5th World Telecom Policy Forum – stepping stone to changes in the internet governance arena?

Update (16 May 2013): Opinions one to four were endorsed without any changes, five and six with almost no changes. A seventh opinion proposed by Brazil on the role of governments in internet governance was discussed but not agreed upon consensually.

818 official participants – government and sector members – 8 “guests” and some 50 members of the public are currently discussing internet related policy issues at the 5th World Telecom Policy Conference in Geneva (WTPF). While only non-binding “opinions” on “internet related public policy issues” are on the agenda, the conference is seen as a stepping stone towards potential changes in the future mandate of the International Telecommunication Union (ITU) and the role of governments in internet governance. During the  World Conference on International Telecommunication (WCIT) these very issues caused a split in the membership of the International Telecommunication Union (ITU) over the level of state control necessary. Can the breach be closed this week in Geneva or will it widen even more?

The WTPF has a big advantage in bringing opposing views together: it is of a non-binding nature. The six prepared opinions it intends to pass, are the following:

They are mere commitments and not treaty obligations. With the acknowledgment of the importance of IXPs, especially in the developing countries (the whole of Africa has only 26 exchange points at this point), the need for much more broadband connectivity and high-level support for the transition to the new internet protocol IPv6, the parties should be able to find a lot of common ground.

Several non-governmental organisations have applauded the focus on supporting the infrastructure of the network and commitments may be easy to agree on by many stakeholders on these issues. This should put the participants into a conciliable state of mind for the more controversial negotiations that remain below the surface, headmost the controversies around the role of the ITU. ITU Secretary General, Hamadoun Touré, underlined during the opening press conference of the 5th WTPF that he expected consensus results would be possible in the non-treaty “low pressure environment”.

Controversies over the multi stakeholder model and ITU role continue

Reading through the 50 pages report of the ITU Secretary General, it becomes clear that the ITU has tapped into advice from the experts at the organisations for internet naming and numbering management. Issues like IPv4 address transfers, community discussions over secure routing or domain name system security extensions (DNSSEC) are listed as “problem issues”. At the same time, the ITU Secretary General clearly invites member states to take their concerns and input on these issues, not only to the relevant organisations, but also to the ITU. Some observers see this as a friendly form of a hostile take-over.

After the report was released, calls from both sides about a possible foul play only grew. US Congress pushed for a tiny piece of legislation to “affirm the policy of the United States regarding internet governance“ positioning itself against "increased government control over the internet“ and an undermining of the “current multi stakeholder model”, the joint responsibility of all stakeholders for the development and management of the internet.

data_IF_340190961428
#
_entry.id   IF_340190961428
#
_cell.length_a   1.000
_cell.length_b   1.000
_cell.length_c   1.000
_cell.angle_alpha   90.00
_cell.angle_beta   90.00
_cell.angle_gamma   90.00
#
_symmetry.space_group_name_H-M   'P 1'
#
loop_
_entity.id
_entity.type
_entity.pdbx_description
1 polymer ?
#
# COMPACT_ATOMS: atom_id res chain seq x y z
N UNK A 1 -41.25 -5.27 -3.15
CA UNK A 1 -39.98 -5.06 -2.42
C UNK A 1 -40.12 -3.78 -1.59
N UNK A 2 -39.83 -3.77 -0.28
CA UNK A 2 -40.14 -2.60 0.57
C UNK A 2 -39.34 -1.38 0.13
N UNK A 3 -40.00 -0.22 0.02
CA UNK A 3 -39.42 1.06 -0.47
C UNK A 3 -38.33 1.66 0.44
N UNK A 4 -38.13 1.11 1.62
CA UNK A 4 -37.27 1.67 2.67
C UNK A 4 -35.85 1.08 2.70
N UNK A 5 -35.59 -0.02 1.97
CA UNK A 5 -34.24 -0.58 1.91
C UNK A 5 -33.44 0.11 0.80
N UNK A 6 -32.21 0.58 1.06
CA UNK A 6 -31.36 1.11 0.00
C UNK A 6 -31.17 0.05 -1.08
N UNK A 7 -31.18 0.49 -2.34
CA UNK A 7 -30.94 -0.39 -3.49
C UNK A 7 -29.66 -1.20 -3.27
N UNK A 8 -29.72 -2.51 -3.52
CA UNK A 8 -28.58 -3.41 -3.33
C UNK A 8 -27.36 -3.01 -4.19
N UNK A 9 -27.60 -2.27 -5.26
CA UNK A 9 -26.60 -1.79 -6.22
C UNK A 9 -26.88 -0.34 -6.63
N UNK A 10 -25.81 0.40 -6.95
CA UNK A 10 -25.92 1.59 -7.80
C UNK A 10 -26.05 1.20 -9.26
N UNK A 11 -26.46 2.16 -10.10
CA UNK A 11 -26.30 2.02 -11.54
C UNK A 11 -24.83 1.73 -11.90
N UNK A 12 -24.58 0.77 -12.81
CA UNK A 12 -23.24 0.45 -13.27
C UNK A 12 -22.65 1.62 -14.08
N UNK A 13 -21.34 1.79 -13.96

On the other side, former “ITU hawk“ Richard Hill, now a consultant and a member of the Informal Expert Group that prepared the draft opinions, twists the knife in the inconsistent position of the “hands-off-the-internet“-camp, namely the US government keeping some of its privileges in oversight over internet resources like the central root zone of the Domain Name System (DNS).

US academic Milton Mueller, professor at Syracuse University’s School of Information Studies, added some more fuel to the fire by declaring that the debate about the cherished multi stakeholder model was flawed and devoid of meaning as long as it would not strive to limit “the power of nation-states to interfere unduly with the use and operation of the internet, and empowers individuals worldwide to govern themselves.“

Governments' and ITU's future role

Defining what multi stakeholder means and what the roles of governments are in it, can be expected to be the most controversial point over the course of this week. The Russian Federation, Brazil and several civil society members have contributed statements to this issue. Russia for example reiterated its proposals for a much stronger national grip on internet governance.

The Russian attempt to introduce “national segments of the internet“, where the respective governments could have their say on global resources, had been one of the most extremist during the failed WCIT-12 conference and provided for a lot of discussions there.

Related to this is the future mandate of the ITU in internet governance, a topic that will become key when the Plenipotentiary Conference (PP14) will decide on the future tasks and budget of the ITU for the coming four years. For many observers, the non-binding WTPF's relevance this week mainly is this: how member states position themselves in that regard.

Much more work has to be done with regard to opening ITU processes, civil society coalition Best Bits wrote in a short statement published on the eve of the WTPF. “It looks a lot like parties are eager to have an agreement here,” Wolfgang Kleinwächter, professor for International Communication Policy at the University of Aarhus and another member of the WTPF Informal Expert Group wrote after the opening session in Geneva. “We have to watch closely, for sure, but so far it does not look that bad.“

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